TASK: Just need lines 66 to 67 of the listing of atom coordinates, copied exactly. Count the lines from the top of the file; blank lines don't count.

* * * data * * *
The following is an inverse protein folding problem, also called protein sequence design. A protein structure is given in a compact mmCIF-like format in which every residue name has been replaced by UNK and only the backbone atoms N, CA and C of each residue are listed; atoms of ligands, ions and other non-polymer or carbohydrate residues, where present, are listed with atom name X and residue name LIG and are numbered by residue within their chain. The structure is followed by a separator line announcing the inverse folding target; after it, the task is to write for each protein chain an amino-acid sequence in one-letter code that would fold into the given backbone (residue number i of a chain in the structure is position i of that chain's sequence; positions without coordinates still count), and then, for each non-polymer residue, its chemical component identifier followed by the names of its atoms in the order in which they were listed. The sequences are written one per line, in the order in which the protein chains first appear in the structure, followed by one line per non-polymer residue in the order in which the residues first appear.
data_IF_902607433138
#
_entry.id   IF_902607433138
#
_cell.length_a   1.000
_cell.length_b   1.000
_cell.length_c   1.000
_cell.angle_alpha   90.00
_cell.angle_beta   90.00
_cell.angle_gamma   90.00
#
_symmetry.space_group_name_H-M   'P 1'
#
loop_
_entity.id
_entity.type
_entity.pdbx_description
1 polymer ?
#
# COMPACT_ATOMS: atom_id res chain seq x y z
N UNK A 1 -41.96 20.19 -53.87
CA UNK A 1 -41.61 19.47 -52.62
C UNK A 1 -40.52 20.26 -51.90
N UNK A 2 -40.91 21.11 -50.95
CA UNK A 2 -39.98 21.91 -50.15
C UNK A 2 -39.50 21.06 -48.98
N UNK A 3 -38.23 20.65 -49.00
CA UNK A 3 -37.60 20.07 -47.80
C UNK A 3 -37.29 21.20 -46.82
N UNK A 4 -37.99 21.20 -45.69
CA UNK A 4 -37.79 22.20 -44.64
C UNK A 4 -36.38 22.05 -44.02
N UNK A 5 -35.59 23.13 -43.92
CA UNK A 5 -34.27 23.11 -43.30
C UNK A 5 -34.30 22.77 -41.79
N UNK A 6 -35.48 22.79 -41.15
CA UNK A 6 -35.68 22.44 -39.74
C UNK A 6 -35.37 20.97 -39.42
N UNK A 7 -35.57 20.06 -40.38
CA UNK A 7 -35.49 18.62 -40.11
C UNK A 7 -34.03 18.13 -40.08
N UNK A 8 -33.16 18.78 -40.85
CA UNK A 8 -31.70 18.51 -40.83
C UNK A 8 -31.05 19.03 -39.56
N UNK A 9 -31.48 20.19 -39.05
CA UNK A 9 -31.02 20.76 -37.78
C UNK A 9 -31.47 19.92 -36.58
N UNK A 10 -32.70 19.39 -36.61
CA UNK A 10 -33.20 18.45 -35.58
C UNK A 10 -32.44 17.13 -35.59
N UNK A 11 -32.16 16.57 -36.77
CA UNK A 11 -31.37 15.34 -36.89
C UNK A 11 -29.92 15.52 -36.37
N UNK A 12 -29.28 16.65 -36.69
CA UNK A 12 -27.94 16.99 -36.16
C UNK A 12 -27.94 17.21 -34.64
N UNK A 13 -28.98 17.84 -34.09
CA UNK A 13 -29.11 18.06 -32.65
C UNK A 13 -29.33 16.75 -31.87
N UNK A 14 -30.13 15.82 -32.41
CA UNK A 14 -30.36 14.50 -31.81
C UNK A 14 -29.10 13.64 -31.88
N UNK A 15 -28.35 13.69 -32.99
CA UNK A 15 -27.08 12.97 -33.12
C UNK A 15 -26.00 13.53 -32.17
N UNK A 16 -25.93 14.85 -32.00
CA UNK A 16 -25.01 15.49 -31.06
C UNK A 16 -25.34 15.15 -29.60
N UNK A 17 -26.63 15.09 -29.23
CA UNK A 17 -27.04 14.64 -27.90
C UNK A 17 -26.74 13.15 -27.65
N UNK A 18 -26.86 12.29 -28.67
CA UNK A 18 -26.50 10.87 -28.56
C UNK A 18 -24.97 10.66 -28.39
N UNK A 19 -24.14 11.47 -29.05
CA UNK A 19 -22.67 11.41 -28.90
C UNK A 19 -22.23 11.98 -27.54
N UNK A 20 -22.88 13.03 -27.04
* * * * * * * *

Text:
C UNK A 15 -26.00 13.53 -32.17
N UNK A 16 -25.93 14.85 -32.00